October 31, 2016


When a Masterpiece Is Not (THE EDITORIAL BOARD, OCT. 31, 2016, NY Times)

When a previously unknown painting by a 17th-century Dutch master is authenticated by some of the finest curators and experts, sold for $10 million and then abruptly discovered to be a fake, questions arise. Many of them.

The work is a portrait of an unsmiling man with long hair dressed in black, which first came to attention in Paris in 2008 when a collector, who thought it "might be" linked to the school of Frans Hals, showed it to experts. Although there was no record of Hals having made the work, the experts' consensus was that "Portrait of a Man" was that wondrous find: a previously unknown Old Master. In 2011, Sotheby's sold it to another collector.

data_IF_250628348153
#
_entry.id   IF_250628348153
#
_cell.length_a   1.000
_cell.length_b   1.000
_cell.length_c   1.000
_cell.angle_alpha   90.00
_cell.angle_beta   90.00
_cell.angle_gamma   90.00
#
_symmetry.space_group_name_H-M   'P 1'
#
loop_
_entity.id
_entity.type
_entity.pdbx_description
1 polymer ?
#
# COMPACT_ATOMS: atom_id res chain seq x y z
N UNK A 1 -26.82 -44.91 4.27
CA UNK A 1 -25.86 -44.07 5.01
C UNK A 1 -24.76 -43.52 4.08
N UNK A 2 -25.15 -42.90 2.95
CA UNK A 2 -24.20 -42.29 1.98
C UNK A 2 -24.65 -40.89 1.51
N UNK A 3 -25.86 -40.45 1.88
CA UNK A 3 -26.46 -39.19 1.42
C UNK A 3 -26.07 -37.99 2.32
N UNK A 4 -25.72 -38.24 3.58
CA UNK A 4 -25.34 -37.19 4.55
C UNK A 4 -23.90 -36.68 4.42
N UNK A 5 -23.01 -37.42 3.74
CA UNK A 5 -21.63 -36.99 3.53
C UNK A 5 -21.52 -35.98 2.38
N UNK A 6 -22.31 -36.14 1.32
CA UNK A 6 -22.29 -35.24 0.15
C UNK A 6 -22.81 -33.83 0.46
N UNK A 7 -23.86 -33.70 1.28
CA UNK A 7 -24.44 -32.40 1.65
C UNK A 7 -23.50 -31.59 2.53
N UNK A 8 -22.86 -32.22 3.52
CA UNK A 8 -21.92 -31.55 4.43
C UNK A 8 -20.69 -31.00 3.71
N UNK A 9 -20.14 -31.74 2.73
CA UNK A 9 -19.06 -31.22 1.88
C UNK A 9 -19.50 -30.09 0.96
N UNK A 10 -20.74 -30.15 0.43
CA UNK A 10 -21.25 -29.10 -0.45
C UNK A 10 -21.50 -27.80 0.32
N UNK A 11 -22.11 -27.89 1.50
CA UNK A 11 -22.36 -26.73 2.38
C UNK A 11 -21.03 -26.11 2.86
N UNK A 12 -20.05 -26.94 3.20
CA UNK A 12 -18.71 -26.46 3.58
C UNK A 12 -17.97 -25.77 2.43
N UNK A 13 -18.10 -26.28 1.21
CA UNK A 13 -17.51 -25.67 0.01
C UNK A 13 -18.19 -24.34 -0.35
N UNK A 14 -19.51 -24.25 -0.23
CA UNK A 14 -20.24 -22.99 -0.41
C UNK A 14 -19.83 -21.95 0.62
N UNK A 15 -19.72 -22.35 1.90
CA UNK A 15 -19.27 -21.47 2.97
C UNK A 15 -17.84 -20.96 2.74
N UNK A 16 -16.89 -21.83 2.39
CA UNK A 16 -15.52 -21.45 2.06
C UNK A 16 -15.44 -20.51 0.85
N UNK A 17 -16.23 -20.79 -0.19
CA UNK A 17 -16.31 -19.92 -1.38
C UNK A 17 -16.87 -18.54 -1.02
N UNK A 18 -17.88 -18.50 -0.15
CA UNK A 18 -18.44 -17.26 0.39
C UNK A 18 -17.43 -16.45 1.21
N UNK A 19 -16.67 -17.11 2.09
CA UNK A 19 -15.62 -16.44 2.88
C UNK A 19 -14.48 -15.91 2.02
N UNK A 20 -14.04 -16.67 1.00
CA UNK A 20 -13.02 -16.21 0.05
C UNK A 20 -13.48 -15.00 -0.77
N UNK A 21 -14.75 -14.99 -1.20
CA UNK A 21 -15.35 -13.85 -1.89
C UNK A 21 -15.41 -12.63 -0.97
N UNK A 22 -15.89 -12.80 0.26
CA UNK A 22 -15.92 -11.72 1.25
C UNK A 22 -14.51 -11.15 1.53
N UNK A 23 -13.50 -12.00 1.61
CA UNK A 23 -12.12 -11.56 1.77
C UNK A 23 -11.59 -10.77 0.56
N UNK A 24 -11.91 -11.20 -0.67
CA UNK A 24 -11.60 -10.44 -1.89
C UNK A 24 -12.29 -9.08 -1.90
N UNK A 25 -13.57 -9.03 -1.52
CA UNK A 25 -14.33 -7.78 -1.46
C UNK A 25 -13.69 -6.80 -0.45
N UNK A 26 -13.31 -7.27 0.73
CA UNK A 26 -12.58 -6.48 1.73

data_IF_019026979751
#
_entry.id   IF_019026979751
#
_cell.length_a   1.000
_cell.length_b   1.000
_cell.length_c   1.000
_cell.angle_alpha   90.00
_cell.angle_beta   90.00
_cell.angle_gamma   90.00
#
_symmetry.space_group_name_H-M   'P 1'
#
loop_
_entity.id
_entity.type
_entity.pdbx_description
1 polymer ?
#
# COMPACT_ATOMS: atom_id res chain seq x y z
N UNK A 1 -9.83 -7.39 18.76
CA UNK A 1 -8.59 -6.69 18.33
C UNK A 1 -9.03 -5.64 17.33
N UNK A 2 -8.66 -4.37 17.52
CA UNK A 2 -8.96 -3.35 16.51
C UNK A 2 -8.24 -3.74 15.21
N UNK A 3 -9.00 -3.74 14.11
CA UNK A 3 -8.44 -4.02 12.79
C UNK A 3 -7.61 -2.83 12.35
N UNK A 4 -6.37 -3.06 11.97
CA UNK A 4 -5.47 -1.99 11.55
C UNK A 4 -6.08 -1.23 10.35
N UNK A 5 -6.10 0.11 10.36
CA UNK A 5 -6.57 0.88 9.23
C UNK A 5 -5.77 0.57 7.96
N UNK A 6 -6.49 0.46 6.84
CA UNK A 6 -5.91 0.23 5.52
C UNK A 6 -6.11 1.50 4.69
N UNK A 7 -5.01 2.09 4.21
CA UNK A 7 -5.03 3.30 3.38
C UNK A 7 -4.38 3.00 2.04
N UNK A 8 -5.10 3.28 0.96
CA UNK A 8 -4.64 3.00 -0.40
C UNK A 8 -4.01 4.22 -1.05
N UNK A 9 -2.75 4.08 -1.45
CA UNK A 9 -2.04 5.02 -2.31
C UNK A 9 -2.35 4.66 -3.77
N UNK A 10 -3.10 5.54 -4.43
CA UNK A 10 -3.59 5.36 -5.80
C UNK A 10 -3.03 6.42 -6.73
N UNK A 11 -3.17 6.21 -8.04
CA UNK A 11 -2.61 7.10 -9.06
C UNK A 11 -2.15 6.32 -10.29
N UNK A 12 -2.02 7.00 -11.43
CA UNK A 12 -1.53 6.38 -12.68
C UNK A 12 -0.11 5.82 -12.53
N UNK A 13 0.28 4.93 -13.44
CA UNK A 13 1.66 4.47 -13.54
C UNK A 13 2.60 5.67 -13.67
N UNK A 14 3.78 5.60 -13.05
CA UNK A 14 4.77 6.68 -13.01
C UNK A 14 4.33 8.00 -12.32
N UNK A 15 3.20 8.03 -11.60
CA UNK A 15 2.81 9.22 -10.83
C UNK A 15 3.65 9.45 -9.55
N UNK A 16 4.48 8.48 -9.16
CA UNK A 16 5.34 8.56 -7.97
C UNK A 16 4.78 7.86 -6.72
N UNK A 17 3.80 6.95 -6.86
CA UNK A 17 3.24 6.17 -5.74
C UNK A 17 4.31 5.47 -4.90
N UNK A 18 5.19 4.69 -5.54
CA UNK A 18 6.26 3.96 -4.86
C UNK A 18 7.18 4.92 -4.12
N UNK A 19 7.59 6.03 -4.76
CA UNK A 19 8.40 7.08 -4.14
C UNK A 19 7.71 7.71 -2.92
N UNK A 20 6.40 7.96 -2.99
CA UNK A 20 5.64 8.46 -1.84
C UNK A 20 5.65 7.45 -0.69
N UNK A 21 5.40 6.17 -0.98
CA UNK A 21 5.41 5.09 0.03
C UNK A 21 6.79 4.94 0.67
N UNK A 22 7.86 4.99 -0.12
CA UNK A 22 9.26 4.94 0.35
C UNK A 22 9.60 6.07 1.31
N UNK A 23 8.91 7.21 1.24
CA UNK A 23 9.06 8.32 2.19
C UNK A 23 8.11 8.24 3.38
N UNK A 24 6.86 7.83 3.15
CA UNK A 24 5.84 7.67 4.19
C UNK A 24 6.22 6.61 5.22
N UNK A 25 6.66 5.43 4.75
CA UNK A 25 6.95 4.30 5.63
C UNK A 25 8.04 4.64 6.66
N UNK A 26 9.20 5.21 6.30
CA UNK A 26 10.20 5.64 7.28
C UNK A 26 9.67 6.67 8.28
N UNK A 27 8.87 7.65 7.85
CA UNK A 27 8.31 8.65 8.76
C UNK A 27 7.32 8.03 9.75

But then some other paintings by Old Masters -- most notably one by Lucas Cranach the Elder, all apparently sold by the same man, Giuliano Ruffini -- came under suspicion. Sotheby's sent "Portrait of a Man" for technical analysis, which found traces of contemporary materials. The auction said it was "undoubtedly" a fake and reimbursed the buyer.

The first question concerns expertise. In this case, it took science, not the expertise of students of art, to spot the fake. The suspicion now is that the same painter may be behind those other suspect paintings. And if the forger is so skilled that he or she can create works in the style of diverse artists, all good enough to fool top experts, how many more fakes are out there?

Isn't the question why their artistic value depends on who painted them?

Posted by at October 31, 2016 6:31 PM